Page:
As do many events, the historical power outage a few weeks ago apparently brought out a vast amount of economic illiteracy on talk radio.

Specifically, some callers (and sadly, even hosts) offered forth the bizarre notion that disasters (like the blackout), natural or otherwise, are good for the economy, because they create jobs for people who have to clean up the mess.

This is called the "broken window" fallacy, named that after the example used in the first (or at least best-known) description of it by the brilliant French economist Frédéric Bastiat in his famous essay What Is Seen And Not Seen. Bastiat describes a man who breaks a window, and a crowd of people who gather around, proclaiming it a good thing, because it will create employment for the window repairer and revenue for the glass manufacturer.

The fallacy lies in the fact that the proponents of the argument are ignoring opportunity costs. These are, simply put, the cost, to an individual or to society, of spending something on one thing that could otherwise have been spent on something else that perhaps might have had more value. As Bastiat explains, the money spent on replacing the window could instead have been spent on some other thing that would not only have created similar employment, but left the window owner better off, rather than simply restoring the status quo prior to the breaking of the window.

Taken to its logical conclusion, believers in the broken window fallacy would apparently have us demolish all of our cities once per decade so that jobs could be created by not only the demolition and cleanup, but by rebuilding them. In fact, if we want to have a truly robust economy, we could do it every year, and have farmers pull up their crops before they mature as well so they can employ themselves putting in new ones every month.

Of course, such a point of view ignores the fact that wealth was destroyed in order to recreate it, and it seems an unlikely path to increasing net value. Such beliefs are due to an inability to distinguish between (or indeed, even recognize) wealth creation and job creation. The two are, in fact, entirely independent of each other.

Imagine that we instituted a government program to hire everyone to dig holes, and then refill them (some of the programs in the vaunted New Deal weren't much more productive than this). This would create jobs for all, but it creates no wealth at all, and it would only work until the government ran out of money because insufficient taxes were coming in from productive activities, or everyone starved to death because no one was growing any food.

On the other hand, if I write a column and put it out on the web, gratis, for people to read (which in fact I do on an almost daily basis), and people enjoy reading it, or become more informed (things that probably happen more rarely), then I've created wealth in the sense that I've improved their lives, but no jobs were created thereby.

Sadly, it's a fallacy to which space enthusiasts (and particularly NASA enthusiasts) are prone as well. Often, when touting some proposed space project, they talk about how many "jobs" will be created in Houston or Huntsville or Florida, or in the district of some California contractor. And when someone says that "money is wasted by sending it into space," they assume that the critic is stupid, or confused, and respond, "Not a single dime is sent into space. We don't fill up the rockets with bushels of money and send it off to Mars. Every dollar is spent right here, on good old Mother Earth." And even more amazingly, they say it as though it's an effective rejoinder.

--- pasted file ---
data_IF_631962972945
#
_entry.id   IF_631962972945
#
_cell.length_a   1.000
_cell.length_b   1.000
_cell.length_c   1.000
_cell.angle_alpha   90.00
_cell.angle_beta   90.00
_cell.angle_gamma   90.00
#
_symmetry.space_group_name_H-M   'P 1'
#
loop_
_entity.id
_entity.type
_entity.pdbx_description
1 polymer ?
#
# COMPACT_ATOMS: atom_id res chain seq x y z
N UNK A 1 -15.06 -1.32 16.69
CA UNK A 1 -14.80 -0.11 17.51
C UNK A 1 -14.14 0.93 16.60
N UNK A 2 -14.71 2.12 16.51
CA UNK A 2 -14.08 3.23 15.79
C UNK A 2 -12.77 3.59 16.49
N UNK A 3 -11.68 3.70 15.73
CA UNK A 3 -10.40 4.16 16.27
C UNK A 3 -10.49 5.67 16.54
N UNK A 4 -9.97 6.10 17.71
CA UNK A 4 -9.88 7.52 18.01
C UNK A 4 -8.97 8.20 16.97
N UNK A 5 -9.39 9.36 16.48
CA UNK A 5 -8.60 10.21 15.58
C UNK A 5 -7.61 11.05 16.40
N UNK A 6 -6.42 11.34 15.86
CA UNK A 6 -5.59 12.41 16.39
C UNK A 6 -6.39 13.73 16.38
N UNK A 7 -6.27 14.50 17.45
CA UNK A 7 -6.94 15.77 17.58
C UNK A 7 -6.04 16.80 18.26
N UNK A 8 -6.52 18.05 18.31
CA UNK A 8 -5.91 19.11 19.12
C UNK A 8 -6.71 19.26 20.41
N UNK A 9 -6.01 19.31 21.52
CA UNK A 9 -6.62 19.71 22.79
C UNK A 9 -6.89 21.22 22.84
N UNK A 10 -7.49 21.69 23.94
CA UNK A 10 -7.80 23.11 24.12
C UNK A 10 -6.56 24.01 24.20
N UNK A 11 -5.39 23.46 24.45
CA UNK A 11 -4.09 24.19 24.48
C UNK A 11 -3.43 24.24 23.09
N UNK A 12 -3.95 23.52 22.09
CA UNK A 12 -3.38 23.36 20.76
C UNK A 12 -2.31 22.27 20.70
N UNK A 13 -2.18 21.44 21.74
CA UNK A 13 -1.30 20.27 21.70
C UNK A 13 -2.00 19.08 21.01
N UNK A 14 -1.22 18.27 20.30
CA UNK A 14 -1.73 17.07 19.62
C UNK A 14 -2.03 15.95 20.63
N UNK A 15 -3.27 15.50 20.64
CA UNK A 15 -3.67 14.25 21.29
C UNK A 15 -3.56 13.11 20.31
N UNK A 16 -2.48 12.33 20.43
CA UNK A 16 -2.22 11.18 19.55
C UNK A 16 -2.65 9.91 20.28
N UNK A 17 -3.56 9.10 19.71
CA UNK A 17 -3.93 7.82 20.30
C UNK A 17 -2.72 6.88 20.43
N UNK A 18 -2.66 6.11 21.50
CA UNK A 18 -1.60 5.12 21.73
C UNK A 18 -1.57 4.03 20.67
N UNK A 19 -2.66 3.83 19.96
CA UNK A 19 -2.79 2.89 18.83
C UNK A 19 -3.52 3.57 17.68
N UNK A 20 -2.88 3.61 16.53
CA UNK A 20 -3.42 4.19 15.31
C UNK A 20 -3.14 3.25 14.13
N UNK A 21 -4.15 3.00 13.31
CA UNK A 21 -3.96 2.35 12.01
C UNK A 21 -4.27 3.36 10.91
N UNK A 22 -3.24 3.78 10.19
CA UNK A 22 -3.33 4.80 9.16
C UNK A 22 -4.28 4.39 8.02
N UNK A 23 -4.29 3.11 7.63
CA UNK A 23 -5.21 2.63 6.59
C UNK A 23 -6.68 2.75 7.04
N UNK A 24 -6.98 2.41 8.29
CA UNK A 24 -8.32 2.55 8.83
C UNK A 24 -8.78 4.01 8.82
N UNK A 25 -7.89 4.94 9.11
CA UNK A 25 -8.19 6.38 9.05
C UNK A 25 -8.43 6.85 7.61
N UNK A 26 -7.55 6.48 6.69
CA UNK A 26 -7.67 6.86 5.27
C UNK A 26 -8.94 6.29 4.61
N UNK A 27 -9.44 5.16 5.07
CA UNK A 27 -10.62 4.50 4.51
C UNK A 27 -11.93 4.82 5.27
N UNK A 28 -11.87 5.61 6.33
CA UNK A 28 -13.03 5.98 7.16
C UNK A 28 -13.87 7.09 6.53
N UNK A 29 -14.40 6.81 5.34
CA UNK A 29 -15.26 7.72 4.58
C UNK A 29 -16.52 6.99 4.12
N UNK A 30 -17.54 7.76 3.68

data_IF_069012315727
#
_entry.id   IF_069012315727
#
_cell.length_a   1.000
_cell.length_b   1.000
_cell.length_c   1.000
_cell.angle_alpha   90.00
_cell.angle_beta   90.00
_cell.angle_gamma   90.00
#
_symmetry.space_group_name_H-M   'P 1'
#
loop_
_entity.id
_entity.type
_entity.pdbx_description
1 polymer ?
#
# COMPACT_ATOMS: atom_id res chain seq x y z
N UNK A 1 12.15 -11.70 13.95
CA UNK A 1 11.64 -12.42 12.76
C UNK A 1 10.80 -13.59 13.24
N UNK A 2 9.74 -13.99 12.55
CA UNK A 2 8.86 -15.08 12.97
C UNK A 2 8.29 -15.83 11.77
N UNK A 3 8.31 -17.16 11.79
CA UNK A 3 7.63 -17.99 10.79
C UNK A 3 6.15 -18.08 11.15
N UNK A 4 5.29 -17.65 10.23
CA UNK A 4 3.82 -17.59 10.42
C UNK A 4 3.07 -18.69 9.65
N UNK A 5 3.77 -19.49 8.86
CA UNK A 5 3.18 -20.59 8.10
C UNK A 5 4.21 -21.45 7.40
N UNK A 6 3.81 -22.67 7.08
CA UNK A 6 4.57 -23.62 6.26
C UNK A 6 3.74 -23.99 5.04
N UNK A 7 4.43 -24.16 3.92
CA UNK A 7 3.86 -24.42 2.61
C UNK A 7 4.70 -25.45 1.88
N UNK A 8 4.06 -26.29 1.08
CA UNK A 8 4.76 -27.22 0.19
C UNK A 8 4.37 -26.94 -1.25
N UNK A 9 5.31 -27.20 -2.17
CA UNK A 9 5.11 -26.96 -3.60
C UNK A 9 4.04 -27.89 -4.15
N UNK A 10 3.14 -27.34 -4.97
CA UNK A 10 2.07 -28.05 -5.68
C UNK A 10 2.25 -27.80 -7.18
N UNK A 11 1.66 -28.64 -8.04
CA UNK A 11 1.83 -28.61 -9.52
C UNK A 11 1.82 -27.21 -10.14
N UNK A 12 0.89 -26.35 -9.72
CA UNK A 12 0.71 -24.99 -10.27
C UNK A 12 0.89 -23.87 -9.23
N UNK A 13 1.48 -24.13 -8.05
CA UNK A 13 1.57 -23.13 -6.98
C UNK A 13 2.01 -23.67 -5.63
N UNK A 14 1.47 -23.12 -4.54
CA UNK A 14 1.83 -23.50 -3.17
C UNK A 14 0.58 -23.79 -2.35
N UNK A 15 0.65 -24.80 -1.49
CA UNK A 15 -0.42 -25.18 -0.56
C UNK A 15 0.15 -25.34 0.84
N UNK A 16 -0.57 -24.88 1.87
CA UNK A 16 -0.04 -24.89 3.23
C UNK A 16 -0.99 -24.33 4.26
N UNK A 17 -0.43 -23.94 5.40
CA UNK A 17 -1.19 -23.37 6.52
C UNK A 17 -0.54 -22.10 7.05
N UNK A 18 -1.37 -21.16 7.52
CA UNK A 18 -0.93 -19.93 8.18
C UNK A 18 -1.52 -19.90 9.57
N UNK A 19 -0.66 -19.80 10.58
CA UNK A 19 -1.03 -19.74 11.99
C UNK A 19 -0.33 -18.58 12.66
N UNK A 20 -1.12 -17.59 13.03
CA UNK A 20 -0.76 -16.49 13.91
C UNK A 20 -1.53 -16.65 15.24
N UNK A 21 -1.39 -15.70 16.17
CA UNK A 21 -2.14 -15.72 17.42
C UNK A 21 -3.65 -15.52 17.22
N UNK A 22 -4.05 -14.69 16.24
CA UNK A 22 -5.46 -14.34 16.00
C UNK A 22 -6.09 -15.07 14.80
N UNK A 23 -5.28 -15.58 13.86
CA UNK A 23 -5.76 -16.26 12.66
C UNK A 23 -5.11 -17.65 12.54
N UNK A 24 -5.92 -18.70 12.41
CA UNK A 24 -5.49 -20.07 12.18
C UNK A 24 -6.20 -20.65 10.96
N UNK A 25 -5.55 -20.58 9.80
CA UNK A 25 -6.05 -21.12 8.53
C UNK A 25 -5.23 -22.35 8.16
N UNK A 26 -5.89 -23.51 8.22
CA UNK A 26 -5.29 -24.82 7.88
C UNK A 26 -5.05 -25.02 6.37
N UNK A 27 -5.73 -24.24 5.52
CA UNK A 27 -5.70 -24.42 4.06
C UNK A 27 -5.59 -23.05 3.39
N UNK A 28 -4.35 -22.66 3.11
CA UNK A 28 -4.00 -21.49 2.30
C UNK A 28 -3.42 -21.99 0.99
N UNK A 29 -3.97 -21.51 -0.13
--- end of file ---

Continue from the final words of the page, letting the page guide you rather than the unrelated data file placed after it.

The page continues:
But of course, they're attacking a strawman argument, because no serious critic of the space program literally believes that we are shipping currency to the heavens.

Yes, of course paying NASA astronauts, managers, engineers and support people, and their counterparts at the contractors creates jobs for them, just as it would if we took the same amount of money and employed people to dig holes. The issue, of course, is not whether they have "jobs" and receive taxpayer dollars, and recirculate it in the economy--it's what they create, or don't, and whether or not their creation is as valuable as some other use of the money that it took to create it.

What were the opportunity costs of building the current International Space Station? Could that money have been spent in some way that would have made us a wealthier nation? Indeed, could it have been spent in a way that would have advanced us much further in space? Well, at least, we have a space station, finally. But could those many billions of taxpayer dollars and almost two decades (yes, time has opportunity costs as well) have provided more than a crippled facility, barely capable of supporting a half dozen people at continuing costs of billions per year?

There's no way to know. It is, in Bastiat's words, one of the things that "are not seen."

Or consider the X33 program. For that, we got many jobs for many engineers for many years, with nothing to show for it except a half-assembled vehicle in the California desert--a monument to managerial incompetence.

Unfortunately, when NASA has such programmatic failure (or even more spectacular ones, such as the loss of the Columbia), they are perversely rewarded by getting even bigger budgets, on the ostensible basis that they failed because they didn't have enough money (rather than the programs were mismanaged by the agency, or micromanaged by Congressmen more concerned about "jobs" than wealth or programmatic achievement).

But sadly, such failures are more than just broken windows.

They're shattered dreams.

Rand Simberg is a recovering aerospace engineer and a consultant in space commercialization, space tourism and Internet security. He offers occasionally biting commentary about infinity and beyond at his Web log, Transterrestrial Musings.

Respond to the Writer